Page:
Qatar World Cup boss under fire for ‘shameful’ comments about worker’s death

Qatar World Cup boss under fire for ‘shameful’ comments about worker’s death

  • Business
  • December 10, 2022
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The Qatar World Cup CEO is facing backlash for his reaction to news of the death of a stadium worker earlier this week.

FIFA reported that a worker died on Wednesday, although officials did not release the person’s name or details of the incident. But according to The Athletic, the male migrant worker, who was Filipino, died trying to fix a light fixture at the Saudi Arabian team’s training base. Qatar is now investigating the incident, Agence France Presse reported.

A human rights group has accused Qatar World Cup CEO Nasser Al Khater of insensitively downplaying the worker’s death when responding to a reporter’s question about the incident.

“Death is a natural part of life, whether at work or asleep,” Al Khater told Reuters. “Of course a worker died, our condolences go to his family.”

Human Rights Watch, a New York-based advocacy group, blasted Al Khater and FIFA in a message published on its website Thursday.

“The responses from FIFA and the Qatari authorities illustrate long-standing disregard for the lives of migrant workers, repeated concealment of important facts and failure to take responsibility for the safety of migrant workers,” the group said.

Qatar accused of labor abuse by migrant workers ahead of World Cup 03:08

“The government’s shameful stance on migrant worker deaths is reflected in the authorities’ failure to investigate the thousands of migrant worker deaths since 2010,” added Human Rights Watch.

FIFA did not immediately respond to a request for comment on Friday.

Al Khater’s comments were also condemned on social media.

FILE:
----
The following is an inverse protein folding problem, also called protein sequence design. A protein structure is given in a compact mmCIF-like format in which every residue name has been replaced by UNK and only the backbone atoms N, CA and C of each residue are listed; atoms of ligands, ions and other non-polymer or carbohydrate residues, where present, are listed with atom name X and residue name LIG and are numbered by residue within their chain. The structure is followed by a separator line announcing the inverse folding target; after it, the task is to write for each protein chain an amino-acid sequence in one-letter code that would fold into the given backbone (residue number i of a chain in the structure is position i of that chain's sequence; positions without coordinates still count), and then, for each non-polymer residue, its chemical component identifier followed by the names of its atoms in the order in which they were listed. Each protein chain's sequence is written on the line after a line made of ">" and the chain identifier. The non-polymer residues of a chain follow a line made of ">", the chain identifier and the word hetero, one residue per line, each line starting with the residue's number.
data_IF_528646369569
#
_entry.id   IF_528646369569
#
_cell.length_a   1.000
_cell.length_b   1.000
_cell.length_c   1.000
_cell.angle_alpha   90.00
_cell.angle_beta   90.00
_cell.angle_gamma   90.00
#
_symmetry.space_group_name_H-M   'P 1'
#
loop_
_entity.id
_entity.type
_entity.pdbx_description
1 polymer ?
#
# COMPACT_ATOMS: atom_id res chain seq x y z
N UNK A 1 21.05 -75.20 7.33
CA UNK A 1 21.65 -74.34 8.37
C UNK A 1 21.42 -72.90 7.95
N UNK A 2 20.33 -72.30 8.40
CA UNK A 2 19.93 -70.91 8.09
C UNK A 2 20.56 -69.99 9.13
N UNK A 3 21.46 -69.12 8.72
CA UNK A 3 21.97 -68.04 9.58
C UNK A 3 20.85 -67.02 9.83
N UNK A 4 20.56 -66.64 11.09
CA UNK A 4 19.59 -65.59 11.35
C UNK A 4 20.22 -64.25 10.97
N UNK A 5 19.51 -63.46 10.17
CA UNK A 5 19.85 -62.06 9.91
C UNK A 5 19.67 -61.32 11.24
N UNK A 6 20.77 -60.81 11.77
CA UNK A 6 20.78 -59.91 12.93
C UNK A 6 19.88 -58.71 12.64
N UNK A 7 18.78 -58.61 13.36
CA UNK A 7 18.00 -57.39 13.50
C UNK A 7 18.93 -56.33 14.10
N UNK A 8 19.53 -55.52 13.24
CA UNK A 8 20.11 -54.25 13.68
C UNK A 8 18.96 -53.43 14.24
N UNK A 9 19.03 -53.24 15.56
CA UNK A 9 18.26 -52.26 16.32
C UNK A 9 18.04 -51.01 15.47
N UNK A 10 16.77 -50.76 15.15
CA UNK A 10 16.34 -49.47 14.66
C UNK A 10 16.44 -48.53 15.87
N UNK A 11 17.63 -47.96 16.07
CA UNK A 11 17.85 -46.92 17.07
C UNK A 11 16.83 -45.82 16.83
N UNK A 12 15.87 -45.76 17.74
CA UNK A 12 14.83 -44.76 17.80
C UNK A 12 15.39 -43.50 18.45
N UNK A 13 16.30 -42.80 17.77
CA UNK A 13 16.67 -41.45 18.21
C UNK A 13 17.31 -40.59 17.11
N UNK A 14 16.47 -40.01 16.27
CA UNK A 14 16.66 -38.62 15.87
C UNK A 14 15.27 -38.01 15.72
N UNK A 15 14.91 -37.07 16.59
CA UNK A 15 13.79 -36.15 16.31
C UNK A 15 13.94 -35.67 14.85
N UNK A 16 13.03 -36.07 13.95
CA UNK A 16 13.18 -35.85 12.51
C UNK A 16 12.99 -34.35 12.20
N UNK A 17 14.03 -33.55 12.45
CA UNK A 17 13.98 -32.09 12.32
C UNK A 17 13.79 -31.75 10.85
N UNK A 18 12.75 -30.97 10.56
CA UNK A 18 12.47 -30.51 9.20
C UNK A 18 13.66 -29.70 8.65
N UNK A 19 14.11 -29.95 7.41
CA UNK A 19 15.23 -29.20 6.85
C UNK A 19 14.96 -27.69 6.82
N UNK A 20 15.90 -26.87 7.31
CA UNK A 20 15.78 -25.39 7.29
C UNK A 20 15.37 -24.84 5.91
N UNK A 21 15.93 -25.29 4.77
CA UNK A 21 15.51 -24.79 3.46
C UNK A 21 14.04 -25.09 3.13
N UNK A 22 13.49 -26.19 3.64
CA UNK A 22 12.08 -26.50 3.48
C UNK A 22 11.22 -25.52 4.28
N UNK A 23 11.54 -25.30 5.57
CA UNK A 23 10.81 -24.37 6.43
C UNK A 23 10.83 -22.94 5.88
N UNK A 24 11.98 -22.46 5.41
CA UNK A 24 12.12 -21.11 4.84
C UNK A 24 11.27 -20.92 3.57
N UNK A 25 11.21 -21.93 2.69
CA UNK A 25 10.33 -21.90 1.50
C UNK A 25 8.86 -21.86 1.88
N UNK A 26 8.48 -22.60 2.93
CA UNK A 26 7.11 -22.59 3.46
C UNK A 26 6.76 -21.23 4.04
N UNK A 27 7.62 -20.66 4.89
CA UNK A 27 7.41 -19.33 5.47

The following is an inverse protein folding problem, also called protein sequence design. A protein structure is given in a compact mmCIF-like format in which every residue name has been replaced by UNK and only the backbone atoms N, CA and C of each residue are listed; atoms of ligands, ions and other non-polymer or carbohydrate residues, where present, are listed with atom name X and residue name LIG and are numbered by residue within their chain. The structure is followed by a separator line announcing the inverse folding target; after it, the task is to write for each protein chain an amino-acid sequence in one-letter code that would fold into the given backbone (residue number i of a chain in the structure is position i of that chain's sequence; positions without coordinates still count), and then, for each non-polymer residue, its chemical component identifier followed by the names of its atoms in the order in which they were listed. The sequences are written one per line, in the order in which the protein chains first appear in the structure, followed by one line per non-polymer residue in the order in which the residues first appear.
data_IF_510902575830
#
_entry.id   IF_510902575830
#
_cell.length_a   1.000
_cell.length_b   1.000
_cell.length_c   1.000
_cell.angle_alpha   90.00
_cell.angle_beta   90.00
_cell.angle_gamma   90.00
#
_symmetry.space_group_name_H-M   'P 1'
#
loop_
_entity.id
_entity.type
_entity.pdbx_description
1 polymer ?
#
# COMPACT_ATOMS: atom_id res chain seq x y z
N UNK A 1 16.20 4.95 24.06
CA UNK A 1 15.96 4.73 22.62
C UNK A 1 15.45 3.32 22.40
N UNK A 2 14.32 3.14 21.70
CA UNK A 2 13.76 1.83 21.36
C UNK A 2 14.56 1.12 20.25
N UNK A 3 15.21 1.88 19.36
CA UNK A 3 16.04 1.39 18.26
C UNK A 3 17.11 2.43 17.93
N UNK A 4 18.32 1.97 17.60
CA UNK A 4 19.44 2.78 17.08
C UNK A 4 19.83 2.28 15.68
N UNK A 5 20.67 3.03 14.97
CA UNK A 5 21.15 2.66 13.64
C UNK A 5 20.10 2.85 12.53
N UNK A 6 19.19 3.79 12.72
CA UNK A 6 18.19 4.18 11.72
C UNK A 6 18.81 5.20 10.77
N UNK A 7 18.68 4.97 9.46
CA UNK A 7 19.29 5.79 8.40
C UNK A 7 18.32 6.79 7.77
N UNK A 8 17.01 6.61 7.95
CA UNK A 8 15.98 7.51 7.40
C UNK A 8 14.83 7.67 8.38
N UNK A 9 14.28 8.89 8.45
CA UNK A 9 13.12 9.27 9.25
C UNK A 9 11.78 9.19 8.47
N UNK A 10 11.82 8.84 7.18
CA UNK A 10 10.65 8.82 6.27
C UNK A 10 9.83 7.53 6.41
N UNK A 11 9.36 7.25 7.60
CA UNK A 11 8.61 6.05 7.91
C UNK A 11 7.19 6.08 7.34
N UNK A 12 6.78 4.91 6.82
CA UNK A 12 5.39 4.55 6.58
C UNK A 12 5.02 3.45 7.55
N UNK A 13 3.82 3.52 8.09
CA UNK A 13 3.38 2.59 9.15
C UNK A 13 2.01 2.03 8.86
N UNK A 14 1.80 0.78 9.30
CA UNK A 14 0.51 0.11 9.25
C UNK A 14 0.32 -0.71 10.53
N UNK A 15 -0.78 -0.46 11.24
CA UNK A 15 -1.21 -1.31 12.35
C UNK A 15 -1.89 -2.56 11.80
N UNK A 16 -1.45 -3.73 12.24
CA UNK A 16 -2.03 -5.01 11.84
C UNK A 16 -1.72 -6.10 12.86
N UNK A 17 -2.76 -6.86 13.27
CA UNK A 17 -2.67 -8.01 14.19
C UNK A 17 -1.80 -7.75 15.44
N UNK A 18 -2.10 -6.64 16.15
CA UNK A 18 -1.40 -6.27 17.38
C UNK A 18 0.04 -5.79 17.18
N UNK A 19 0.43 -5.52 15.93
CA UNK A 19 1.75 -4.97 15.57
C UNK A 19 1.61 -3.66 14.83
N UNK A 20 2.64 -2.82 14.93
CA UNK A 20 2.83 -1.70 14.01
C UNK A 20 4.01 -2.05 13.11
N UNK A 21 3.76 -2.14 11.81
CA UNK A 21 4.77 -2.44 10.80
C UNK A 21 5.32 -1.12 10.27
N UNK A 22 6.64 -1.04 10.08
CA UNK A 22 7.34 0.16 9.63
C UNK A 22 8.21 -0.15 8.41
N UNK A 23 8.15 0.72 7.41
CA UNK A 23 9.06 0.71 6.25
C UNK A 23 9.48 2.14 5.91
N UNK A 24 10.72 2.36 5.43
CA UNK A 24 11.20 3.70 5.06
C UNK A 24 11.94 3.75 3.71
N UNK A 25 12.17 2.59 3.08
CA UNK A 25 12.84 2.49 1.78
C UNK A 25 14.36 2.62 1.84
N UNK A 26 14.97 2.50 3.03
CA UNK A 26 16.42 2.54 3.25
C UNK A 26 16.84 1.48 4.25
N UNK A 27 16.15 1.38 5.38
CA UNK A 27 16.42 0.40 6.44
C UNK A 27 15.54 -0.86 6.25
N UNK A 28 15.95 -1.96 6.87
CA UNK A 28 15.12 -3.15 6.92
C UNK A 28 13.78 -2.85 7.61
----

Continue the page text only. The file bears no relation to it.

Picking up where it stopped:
“Even if death is natural, saying it like that sounds arrogant and insensitive to family and other migrants and some of us who see this comment,” one Twitter user wrote. “He should apologize or withdraw his statement.”

Another Twitter user added that Al Khater gave an “absolutely shocking response that shows how much he cares for human life.”

Since the country won the World Cup in 2010, Qatar has been under investigation over the deaths of scores of migrant workers involved in building stadiums and other infrastructure. A senior Qatari official involved in the tournament recently said that between 400 and 500 people died in the preparations for the event.

By comparison, eight people died preparing for the 2014 World Cup in Brazil and 17 during the 2018 tournament in Russia, according to Human Rights Watch.

MoneyWatch: World Cup Economics as Qatar Looks to Boost Tourism 05:41

Qatar has relied on an army of foreign workers, mostly from South Asia and Africa, to build stadiums, hotels, public transport and other facilities in preparation for the tournament. Thousands toiled for years in temperatures as high as 120 degrees, crammed into overcrowded, run-down housing camps near the venues they set up.

“We and others have been asking the Qatari authorities to conduct such inquiries into workers’ deaths for years, to no avail,” Ella Knight, a researcher on migrant labor rights for Amnesty International, told the BBC. “Instead, they continue to write off large numbers of deaths simply as ‘natural causes,’ despite the clear health risks associated with working in extreme temperatures,” she said

The Associated Press contributed to this report.

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